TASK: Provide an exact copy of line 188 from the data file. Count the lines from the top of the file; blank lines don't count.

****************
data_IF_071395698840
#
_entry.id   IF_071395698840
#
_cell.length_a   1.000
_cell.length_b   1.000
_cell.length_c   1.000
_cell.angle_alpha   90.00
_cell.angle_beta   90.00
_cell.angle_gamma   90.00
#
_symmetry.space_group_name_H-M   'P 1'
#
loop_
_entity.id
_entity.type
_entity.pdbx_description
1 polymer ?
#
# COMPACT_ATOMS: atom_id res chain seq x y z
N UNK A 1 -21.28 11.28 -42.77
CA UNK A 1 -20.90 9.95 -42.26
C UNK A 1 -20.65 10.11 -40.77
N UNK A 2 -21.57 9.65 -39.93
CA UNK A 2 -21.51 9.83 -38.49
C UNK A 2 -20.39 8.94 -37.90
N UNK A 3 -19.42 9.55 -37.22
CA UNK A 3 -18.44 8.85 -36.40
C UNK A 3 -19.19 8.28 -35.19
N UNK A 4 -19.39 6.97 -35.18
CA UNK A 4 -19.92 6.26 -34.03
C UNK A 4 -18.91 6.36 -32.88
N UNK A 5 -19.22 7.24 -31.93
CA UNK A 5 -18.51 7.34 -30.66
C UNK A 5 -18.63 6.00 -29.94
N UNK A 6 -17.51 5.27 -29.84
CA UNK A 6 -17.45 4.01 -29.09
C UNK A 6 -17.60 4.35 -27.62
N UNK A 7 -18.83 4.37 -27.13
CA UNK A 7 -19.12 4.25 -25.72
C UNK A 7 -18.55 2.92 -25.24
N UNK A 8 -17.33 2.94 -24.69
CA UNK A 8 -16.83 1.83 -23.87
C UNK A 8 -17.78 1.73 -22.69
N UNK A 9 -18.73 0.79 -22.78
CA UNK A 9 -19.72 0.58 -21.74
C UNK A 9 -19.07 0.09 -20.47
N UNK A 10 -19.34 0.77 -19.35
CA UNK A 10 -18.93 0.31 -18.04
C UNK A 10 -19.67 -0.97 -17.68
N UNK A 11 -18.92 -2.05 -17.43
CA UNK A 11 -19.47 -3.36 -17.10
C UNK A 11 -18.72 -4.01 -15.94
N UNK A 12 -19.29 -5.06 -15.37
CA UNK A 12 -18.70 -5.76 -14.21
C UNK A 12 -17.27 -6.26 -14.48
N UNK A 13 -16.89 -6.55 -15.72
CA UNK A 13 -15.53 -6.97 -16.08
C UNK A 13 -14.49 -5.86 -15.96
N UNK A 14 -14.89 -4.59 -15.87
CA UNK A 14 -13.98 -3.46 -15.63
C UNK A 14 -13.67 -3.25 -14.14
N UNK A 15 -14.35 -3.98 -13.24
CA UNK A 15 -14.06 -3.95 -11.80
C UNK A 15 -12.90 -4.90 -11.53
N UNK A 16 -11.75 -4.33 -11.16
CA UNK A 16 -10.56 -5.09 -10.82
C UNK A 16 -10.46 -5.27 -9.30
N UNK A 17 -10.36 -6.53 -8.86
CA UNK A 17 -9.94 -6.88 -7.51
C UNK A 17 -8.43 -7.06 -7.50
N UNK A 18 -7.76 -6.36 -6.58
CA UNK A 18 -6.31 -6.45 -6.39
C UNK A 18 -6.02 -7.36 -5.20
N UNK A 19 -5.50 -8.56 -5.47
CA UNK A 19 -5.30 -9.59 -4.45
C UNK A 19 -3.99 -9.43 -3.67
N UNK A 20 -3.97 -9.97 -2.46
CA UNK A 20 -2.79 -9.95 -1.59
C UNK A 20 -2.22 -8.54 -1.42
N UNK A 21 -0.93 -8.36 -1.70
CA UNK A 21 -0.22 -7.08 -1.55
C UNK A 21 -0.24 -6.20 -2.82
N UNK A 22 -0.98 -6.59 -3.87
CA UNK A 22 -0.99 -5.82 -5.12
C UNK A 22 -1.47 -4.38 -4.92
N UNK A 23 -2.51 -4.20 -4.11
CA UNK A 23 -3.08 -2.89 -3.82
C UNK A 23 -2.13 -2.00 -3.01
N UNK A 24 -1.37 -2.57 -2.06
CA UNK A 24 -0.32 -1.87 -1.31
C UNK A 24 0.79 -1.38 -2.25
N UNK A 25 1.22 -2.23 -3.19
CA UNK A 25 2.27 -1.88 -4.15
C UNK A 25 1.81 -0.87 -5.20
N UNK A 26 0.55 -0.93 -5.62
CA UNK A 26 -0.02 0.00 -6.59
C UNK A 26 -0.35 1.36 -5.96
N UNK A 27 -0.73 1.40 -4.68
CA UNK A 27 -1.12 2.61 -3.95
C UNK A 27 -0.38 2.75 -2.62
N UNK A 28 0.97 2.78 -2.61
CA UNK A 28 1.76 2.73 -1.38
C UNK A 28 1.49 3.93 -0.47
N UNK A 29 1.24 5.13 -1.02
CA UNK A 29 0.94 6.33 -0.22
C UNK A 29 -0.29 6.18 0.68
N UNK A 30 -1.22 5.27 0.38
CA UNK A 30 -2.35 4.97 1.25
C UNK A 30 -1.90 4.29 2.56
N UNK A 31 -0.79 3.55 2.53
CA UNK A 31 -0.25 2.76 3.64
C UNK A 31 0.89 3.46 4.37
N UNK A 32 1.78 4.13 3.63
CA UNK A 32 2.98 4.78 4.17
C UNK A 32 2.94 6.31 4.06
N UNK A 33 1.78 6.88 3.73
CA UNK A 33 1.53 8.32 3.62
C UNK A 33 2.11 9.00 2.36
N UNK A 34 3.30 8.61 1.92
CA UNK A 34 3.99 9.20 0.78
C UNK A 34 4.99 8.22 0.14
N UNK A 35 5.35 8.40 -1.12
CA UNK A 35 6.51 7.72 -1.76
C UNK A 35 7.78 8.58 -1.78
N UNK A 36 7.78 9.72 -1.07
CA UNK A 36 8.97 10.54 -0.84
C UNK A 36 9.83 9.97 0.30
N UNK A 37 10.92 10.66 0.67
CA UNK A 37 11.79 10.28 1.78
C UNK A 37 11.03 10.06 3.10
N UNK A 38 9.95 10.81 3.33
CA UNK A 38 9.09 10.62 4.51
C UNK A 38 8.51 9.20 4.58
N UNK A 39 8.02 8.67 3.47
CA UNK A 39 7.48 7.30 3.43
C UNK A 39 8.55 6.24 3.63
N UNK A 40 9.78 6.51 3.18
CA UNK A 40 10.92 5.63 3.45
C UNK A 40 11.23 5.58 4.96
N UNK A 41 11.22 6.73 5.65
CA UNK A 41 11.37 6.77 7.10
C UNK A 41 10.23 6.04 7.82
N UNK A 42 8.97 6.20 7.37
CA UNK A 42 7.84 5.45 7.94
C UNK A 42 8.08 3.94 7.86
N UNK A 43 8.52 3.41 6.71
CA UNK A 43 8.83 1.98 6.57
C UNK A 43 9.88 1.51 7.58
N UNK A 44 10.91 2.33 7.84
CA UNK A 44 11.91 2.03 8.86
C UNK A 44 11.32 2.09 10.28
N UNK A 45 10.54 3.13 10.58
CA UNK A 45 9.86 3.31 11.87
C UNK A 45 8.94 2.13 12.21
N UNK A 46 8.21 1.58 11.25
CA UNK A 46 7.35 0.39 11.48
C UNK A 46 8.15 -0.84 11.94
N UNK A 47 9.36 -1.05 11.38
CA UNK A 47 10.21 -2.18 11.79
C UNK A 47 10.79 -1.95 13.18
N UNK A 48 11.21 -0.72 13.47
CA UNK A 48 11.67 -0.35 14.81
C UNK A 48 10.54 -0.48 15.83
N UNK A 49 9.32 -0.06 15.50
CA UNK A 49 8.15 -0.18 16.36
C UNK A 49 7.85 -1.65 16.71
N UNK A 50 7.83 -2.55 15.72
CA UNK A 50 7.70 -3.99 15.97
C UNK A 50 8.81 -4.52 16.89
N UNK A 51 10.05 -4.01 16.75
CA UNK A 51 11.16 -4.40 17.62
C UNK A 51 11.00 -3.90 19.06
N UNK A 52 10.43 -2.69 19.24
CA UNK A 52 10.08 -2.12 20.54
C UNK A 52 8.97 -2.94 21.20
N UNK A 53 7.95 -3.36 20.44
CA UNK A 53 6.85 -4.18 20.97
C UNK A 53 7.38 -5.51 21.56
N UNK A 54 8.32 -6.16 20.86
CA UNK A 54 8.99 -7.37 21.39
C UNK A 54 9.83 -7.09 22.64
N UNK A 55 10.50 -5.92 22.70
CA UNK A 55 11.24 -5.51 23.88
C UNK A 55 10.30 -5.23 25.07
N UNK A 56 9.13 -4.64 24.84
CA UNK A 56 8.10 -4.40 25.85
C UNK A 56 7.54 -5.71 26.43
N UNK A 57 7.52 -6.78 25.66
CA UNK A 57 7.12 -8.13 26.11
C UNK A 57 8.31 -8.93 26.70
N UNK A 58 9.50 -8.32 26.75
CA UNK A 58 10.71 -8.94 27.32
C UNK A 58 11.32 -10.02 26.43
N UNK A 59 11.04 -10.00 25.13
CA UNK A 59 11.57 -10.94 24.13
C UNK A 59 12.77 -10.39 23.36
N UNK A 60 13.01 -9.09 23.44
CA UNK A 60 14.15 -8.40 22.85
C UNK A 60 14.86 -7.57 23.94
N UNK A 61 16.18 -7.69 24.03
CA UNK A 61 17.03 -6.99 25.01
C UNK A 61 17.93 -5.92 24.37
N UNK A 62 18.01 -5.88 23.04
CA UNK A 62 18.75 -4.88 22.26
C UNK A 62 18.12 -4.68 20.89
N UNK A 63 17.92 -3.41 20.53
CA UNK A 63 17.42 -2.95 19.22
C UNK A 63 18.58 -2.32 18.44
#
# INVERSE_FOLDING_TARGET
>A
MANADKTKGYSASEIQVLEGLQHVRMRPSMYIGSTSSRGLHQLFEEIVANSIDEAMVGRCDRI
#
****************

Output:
C UNK A 56 7.54 -5.71 26.43